Learning How to Fish Hooks Parents

After learning how to fish, a family develops a passionate fishing hobby.
Heart of the Home
May/June 2012
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A large northern pike is a fish worth catching.

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Nobody in my family fished. But in The Hardy Boys, my favorite book series as a young girl, Frank and Joe Hardy and their friend Chet fished, and it sounded like fun. So I decided I had to find a way to go fishing.

I began asking Dad to take me, but since he had never fished, he didn’t have the equipment. And since he farmed and raised hogs, he didn’t have the time. But most of all, he didn’t have the interest.

I was persistent, though, and began pestering both of my parents. Finally, Mom said she would figure out the equipment needed if Dad would take me fishing one time. They assumed I wouldn’t catch any fish and wouldn’t want to go again.

Mom cut long sticks from a tree to use as poles, then formed hooks by bending safety pins and tying them to cotton string, which she tied to the sticks.

Learning how to fish

Dad chose a bridge on a country road that had a creek running under it, saying we wouldn’t be in anyone’s way there. But he actually figured there wouldn’t be any fish in the creek, making our trip unsuccessful, so he could go home.

We baited our hooks and dropped them over the bridge into the creek. Then we waited. It wasn’t long until Dad decided we should eat the lunch Mom had packed. While we ate, we waited for a bite — but nothing. Mom and Dad were right; I was antsy, wishing I would catch a fish.

Catching fish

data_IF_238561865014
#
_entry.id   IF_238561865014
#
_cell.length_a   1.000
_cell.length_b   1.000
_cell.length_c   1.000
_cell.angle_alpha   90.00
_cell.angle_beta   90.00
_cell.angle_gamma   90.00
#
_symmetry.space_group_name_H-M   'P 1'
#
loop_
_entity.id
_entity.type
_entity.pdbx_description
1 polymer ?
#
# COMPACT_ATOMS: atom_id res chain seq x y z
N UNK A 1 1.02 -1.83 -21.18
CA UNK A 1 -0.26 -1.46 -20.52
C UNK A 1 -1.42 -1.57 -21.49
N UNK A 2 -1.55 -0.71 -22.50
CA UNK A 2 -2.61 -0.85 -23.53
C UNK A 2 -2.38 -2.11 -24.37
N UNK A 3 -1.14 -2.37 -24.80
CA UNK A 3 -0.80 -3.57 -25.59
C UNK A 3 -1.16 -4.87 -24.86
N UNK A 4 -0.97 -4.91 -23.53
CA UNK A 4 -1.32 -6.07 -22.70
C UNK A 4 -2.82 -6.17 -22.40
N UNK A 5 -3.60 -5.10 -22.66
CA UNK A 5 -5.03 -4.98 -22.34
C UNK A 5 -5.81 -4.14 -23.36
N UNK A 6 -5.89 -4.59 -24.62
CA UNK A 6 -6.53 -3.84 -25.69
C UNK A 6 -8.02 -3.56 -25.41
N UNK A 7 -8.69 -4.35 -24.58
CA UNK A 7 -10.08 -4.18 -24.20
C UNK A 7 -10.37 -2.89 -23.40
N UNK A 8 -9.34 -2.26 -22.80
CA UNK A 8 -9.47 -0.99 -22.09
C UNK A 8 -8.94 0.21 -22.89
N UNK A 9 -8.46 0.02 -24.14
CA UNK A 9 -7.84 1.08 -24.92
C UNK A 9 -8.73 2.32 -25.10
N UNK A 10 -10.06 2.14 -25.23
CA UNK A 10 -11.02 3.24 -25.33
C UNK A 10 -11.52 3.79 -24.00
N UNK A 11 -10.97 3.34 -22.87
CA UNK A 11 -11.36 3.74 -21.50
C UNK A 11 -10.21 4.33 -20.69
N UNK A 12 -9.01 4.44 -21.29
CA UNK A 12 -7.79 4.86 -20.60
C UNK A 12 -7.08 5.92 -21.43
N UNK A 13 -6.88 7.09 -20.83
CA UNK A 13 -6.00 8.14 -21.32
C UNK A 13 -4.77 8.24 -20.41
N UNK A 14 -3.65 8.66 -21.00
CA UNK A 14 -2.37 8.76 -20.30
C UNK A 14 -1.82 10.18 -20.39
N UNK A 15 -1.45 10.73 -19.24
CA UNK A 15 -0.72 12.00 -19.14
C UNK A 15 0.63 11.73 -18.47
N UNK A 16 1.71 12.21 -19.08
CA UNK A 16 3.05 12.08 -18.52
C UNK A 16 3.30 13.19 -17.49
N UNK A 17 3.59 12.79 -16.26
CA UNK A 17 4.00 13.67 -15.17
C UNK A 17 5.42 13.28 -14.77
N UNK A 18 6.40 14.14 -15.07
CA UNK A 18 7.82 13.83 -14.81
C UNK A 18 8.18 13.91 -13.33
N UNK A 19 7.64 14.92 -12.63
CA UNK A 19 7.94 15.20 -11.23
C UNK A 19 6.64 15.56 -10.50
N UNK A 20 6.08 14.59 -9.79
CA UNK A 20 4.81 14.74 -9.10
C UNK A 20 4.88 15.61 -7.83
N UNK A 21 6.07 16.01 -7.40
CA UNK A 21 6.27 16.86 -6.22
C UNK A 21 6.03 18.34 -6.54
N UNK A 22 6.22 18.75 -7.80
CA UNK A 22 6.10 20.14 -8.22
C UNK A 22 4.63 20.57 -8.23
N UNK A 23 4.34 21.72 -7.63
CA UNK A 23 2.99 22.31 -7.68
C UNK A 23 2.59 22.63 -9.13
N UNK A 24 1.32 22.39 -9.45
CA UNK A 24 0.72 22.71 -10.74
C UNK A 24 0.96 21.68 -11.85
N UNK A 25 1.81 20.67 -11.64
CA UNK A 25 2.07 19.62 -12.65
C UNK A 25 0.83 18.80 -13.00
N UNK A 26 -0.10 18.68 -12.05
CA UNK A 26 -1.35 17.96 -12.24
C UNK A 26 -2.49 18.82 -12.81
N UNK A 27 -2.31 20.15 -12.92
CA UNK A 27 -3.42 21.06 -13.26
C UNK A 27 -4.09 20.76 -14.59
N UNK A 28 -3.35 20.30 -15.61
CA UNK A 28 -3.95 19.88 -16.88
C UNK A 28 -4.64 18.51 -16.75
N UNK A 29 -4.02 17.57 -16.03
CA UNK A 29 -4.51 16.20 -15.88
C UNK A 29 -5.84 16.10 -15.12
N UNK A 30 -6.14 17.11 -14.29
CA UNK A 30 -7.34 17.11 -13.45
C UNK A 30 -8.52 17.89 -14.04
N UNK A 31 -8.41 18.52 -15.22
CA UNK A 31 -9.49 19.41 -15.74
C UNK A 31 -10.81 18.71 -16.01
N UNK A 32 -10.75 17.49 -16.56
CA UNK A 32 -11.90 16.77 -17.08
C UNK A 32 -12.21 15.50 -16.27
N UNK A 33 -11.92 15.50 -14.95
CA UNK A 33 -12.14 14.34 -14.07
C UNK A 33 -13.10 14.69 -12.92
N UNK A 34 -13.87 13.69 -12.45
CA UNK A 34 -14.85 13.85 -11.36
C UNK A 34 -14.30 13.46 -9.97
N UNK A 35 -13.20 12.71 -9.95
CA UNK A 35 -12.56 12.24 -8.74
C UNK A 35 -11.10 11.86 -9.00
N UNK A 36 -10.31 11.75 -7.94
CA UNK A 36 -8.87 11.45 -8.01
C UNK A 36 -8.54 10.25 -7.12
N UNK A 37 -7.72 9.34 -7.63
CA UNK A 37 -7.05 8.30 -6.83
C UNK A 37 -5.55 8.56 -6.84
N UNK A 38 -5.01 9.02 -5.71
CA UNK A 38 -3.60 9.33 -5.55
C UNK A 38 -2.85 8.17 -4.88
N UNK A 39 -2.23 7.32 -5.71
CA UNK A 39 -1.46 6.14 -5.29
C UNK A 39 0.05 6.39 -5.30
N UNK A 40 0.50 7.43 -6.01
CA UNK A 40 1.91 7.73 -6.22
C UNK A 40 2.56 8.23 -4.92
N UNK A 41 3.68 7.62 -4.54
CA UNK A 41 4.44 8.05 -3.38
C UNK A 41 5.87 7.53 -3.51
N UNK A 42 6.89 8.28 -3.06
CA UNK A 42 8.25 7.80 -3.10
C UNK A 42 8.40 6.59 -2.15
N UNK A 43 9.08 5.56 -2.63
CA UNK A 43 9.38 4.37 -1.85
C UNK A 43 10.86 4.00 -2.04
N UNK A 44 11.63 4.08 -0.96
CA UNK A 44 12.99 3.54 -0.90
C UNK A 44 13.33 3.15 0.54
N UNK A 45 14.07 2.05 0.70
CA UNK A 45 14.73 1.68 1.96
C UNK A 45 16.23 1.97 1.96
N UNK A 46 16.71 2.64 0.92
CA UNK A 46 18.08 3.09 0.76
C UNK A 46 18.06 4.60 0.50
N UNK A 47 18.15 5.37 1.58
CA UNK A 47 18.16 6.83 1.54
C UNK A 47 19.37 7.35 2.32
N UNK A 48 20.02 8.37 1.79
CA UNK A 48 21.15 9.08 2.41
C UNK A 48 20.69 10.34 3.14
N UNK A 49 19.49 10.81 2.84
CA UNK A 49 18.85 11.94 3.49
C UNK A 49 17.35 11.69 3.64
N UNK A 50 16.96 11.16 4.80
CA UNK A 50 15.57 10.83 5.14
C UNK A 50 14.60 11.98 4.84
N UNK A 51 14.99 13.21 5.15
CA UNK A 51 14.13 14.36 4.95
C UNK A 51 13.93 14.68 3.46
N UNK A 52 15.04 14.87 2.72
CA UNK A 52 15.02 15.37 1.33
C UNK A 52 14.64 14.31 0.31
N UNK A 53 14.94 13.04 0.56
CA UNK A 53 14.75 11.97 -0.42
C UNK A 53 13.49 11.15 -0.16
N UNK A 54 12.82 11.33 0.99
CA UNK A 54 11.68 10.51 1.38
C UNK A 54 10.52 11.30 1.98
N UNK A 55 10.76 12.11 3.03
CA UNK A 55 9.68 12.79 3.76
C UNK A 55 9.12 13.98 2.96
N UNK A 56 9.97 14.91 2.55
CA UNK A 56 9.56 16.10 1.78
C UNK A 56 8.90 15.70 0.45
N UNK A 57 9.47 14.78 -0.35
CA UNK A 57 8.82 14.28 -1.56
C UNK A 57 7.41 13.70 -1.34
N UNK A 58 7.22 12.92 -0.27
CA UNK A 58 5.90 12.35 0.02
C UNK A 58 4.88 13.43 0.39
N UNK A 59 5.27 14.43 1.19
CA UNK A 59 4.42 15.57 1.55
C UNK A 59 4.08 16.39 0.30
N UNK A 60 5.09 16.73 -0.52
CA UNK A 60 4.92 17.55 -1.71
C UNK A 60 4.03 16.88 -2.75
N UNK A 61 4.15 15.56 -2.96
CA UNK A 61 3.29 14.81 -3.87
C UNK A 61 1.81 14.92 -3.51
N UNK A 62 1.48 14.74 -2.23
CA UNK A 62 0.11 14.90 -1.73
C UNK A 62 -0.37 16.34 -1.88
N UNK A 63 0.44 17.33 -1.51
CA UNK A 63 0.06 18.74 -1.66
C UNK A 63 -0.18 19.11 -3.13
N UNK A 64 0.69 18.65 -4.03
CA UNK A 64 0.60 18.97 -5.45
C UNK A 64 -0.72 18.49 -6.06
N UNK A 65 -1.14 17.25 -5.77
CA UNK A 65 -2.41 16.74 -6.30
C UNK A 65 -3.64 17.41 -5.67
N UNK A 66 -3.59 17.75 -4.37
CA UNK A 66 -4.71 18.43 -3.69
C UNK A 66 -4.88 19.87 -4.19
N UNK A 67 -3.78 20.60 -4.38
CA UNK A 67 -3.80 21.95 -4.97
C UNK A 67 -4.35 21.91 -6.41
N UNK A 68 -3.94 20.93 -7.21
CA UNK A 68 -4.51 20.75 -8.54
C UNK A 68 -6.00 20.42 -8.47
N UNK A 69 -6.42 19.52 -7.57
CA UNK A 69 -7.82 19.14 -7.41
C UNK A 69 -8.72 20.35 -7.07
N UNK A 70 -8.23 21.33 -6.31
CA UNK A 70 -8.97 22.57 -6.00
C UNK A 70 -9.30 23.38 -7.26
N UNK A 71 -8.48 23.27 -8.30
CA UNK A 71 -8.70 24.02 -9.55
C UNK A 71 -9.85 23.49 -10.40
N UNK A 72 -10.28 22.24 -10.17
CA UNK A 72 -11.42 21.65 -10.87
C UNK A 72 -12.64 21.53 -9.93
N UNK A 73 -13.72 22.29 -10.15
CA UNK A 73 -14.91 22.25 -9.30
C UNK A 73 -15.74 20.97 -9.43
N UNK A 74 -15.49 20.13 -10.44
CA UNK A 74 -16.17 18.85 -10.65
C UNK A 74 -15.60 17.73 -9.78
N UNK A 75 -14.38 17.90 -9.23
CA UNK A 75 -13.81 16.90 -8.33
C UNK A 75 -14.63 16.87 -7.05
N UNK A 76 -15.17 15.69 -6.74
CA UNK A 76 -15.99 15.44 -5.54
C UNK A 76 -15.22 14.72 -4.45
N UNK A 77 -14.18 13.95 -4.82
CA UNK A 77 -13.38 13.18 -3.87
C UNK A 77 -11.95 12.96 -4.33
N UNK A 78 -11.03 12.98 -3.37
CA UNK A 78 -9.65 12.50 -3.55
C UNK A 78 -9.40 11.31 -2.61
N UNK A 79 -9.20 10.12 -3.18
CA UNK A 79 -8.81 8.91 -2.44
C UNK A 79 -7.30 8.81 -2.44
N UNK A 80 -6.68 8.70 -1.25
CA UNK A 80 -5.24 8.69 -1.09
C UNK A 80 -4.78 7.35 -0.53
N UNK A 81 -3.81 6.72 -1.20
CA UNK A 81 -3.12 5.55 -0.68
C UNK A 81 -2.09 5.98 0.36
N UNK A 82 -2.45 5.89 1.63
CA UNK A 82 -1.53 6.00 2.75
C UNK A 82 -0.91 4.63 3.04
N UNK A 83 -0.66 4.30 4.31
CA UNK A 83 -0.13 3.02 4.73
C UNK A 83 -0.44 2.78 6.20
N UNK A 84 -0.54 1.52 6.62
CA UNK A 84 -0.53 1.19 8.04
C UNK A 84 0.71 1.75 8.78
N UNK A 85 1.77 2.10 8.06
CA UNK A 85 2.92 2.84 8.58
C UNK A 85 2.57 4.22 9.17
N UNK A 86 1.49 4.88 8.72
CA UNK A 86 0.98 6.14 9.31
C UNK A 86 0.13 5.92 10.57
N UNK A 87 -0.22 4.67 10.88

Then it happened! And the most exciting part was that it was Dad’s line. I couldn’t believe how excited he got when he realized he had a fish on his hook. Getting it out of the creek and up the deep ditch was a different matter, but together we pulled in the fish. Then Dad asked if I was ready to go home now that we’d caught a fish.

I was sure if Dad could catch a fish, then I could too. So we baited his hook again and dropped it back in the creek. A short time later, Dad had another fish — and his excitement began again. This time he didn’t ask if I was ready to go; he baited his hook and dropped it back into the creek.

Dad caught eight fish that day, and we only stopped because we had to get home for night chores.

After Dad cleaned the fish, Mom fried them for supper, and they tasted wonderful. I was happy for Dad catching his fish, but disappointed I hadn’t caught a thing.

Lifelong fishing hobby

The next Saturday, Dad asked if I wanted to go fishing again. I didn’t, but Dad did, so we headed for a new spot. I was glad we did, because we both caught fish.

The following weekend, Mom made another pole and joined us. My parents were hooked, and fishing became their passion.

They began researching rods and reels, and over the years had an increasing number of tackleboxes to hold all their fishing gear. They collected hooks and lures, and Dad invested in special filet knives. They even bought a motor boat, depth finder and a camper for overnight trips.

They took many trips to Lake of the Woods in Minnesota, and one year, Mom won the prize for catching the largest northern pike. She had it mounted to display in the kitchen. And they loved going deep sea fishing in South Padre Island, Texas.

When they became grandparents, they taught their granddaughter to fish.

What started out as Mom and Dad working together to fulfill their young daughter’s dream to go fishing became a lifelong hobby that the two of them ended up sharing and loving.

Scottsdale, Arizona

Read more reader-submitted fishing stories in Great Fishing Stories and Tales.

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